Ceramic Process: Surface Decoration

Ceramic Process: Surface Decoration

There are many ways to apply decoration to your ceramic piece. These can be done on greenware, on bisque, and on glaze.

On Greenware:

Greenware refers to clay when it’s still unfired or ‘raw’. Along the greenware state, your pot can be either at a wet stage, leather-hard stage, or bone-dry stage. Decoration techniques applied to greenware vary depending on the stage where your clay is at, but most are applied during the leather-hard or bone-dry stages. Some of these decoration techniques are:

  • Sgraffito: it consists of painting underglaze or slip to a leather-hard  surface, let the paint dry, and scratch off parts to create patterns or drawings, revealing the clay colour underneath. 
  • Carving: it consists of carving away clay to create relief on your pot surface. Carvings can be of various depths and shapes. It is a great way of adding texture to your ceramic pot. This technique is best applied on a soft leather-hard stage, to avoid cracking or breaking.
  • Painting with slips or underglaze: you can paint images, shapes and patterns straight onto your ceramic pot to add fun colours different to your clay colour. Underglazes can be applied anytime (even on bisque!) but slips are best applied on a soft leather-hard stage because they need to dry at a similar pace to the clay, in order to prevent it from chipping off. 
  • Mishima: this technique consists of applying slips onto a pattern that has been carved into leather-hard clay. Then you need to let the piece dry to almost a bone-dry stage. Lastly, scrape the surface with a metal kidney or an arrow head turning tool and you will end up with the carvings showing the slip colour filling. Mishima is good for detailed line drawing designs. 
  • Water etching: it is the process of painting a resist (shellac or wax) onto a leather-hard surface and letting it dry overnight or until it reaches its bone-dry stage. Then wipe away clay with a damp sponge and you will end up with a relief pattern. Don't worry if the resist you used is coloured because it will burn off during bisque firing :)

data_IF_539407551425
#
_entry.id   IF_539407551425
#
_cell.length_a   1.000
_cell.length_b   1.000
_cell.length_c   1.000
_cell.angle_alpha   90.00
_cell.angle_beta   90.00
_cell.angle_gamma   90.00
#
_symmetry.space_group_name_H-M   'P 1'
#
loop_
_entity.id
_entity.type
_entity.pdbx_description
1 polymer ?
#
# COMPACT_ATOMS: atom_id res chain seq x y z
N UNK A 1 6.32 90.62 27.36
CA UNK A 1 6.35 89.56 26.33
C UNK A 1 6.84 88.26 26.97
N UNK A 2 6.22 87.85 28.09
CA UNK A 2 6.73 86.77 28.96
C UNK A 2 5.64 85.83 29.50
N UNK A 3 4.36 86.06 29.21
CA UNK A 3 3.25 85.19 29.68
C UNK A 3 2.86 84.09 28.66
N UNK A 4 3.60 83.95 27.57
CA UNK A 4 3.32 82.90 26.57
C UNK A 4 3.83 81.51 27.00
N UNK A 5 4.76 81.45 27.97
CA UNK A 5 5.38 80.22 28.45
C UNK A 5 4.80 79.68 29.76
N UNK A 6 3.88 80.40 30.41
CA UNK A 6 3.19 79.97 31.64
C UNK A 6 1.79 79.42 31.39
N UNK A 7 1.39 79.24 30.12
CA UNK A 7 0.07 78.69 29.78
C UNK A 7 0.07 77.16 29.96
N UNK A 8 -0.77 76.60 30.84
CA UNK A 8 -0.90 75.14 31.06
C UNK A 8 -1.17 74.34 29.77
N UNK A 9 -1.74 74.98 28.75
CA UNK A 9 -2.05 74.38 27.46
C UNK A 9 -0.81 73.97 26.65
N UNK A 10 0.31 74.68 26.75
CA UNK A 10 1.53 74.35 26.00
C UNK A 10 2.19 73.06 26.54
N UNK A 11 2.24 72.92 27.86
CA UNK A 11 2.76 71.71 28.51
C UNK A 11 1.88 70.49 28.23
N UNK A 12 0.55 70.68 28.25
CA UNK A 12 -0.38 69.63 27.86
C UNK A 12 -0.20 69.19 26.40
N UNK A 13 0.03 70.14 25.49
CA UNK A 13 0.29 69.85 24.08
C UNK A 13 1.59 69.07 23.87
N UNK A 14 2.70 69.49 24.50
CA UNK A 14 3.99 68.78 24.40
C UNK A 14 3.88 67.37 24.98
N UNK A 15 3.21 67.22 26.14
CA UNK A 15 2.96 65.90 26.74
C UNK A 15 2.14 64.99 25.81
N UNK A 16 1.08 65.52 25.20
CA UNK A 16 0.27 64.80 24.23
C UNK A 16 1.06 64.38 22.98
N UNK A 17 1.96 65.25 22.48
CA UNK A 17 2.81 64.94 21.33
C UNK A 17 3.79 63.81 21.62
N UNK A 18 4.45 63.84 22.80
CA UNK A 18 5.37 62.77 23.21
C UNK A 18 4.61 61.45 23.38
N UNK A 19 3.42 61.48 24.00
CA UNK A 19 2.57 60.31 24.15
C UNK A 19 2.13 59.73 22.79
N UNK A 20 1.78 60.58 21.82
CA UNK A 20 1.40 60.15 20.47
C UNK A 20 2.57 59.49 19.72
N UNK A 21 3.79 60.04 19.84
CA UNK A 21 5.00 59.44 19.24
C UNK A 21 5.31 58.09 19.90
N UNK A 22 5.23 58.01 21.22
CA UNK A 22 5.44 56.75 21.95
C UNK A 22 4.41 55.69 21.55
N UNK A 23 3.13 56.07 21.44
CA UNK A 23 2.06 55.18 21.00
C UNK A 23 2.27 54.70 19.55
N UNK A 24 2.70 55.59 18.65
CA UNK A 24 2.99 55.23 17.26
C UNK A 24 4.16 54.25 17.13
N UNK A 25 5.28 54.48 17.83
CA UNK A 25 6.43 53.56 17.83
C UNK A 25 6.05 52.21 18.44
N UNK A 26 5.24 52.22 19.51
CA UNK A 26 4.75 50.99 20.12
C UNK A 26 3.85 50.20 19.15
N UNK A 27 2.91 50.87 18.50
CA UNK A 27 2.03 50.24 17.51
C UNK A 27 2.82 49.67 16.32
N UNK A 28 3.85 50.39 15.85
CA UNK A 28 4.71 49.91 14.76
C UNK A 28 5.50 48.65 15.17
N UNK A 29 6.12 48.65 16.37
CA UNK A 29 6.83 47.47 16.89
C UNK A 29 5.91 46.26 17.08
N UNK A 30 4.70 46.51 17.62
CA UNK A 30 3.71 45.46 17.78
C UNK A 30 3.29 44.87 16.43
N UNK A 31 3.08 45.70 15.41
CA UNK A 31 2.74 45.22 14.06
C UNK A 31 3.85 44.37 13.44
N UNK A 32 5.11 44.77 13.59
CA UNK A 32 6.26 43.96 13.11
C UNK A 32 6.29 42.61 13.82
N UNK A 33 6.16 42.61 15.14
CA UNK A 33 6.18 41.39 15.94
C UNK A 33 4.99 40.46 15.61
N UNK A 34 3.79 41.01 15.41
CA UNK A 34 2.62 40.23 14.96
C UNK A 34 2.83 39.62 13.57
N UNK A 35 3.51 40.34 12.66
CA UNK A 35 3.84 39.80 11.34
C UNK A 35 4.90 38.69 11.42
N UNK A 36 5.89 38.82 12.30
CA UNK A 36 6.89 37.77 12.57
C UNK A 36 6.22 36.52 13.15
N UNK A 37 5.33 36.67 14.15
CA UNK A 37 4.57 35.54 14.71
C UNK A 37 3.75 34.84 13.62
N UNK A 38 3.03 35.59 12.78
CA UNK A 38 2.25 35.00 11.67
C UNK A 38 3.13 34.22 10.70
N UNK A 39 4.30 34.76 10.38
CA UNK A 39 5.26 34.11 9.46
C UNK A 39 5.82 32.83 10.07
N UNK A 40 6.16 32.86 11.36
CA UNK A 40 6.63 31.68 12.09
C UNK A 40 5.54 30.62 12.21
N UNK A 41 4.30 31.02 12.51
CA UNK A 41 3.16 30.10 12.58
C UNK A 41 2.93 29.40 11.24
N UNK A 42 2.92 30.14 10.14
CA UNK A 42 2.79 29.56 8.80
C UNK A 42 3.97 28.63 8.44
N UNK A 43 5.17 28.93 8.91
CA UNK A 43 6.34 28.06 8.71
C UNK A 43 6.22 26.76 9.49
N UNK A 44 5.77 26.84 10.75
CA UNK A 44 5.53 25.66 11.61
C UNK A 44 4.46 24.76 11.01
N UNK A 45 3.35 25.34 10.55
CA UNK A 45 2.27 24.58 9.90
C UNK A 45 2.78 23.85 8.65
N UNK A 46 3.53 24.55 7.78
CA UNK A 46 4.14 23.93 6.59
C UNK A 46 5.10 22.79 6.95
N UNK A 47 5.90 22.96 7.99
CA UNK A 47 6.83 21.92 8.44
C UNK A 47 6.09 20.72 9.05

• Stamps: you can stamp nearly anything onto your pot to create texture, from tree leaves, fabrics, sticks, or stamp rolling pins that can be bought at the shops. Stamping textures needs to be done strictly onto leather-hard clay, while the surface is firm but not too dry to let the texture create a relief on the clay. 

Want to try some of these decoration techniques on greenware? We offer great introductory and more advanced workshops at Clae Space for you to have a go and get creative decorating your handmade ceramics! Head to our website to find out more 

On Bisque:

Bisque refers to the stage where clay has been exposed to its first firing, so it’s now ‘cooked’. Bisque firing temperature is between 960 to 1000℃. Some decoration techniques you can apply on bisque are:

  • Underglaze pencil drawings: underglaze pencils are sold at most ceramic shops, and they work just like a pencil but on ceramics. Just draw directly on bisque clay (it will look quite pale but after firing the lines will look much brighter and intense) and apply clear glaze on top. Then take to glaze firing. There’s underglaze pencils for different firing temperatures so make sure you’re getting the right one for the type of clay you’re using!
  • Tissue transfers: You can actually apply tissue transfers to greenware or bisque. They will work both ways. Tissue transfers work just like kids' tattoos, where you press print side down on the surface you’re working on and damp the back of the paper with a sponge. After a minute you can peel the paper and the design would have transferred from the paper to your clay surface. 
  • Drawing with glaze: instead of using dipping glaze, there’s brushing glazes which can be used for painting designs and shapes onto your ceramic surface. The non-glazed bits of your composition will expose the clay, which creates an interesting contrast on your finished piece.
  • Wax or shellac resist: use cold wax or shellac as a resist. Paint on your bisque surface, then let dry overnight and apply glaze on top. After it’s glaze fired, the bits that used to have the resist will come out unglazed.  

On glaze:

Decoration techniques can still be applied on a glazed ceramic. Some of those techniques are:

  • Decals: decals work similar to tissue transfers but are applied on a glazed or vitreous surface. To apply decals, first wet the paper (soak in a bowl of water) until the image is released from the paper, like a sticker. Carefully grab the image and set on top of the glazed surface. Repeat until you’ve transferred all your designs onto the ceramic. Then take to a third firing up to 800℃.
  • Overglaze paints: these are special paints to be applied on a vitreous surface. They include metallic colours (gold and silver) called lustre. They are, like decals, fired to around 700-800℃, depending on the glaze temperature you’re firing to. 

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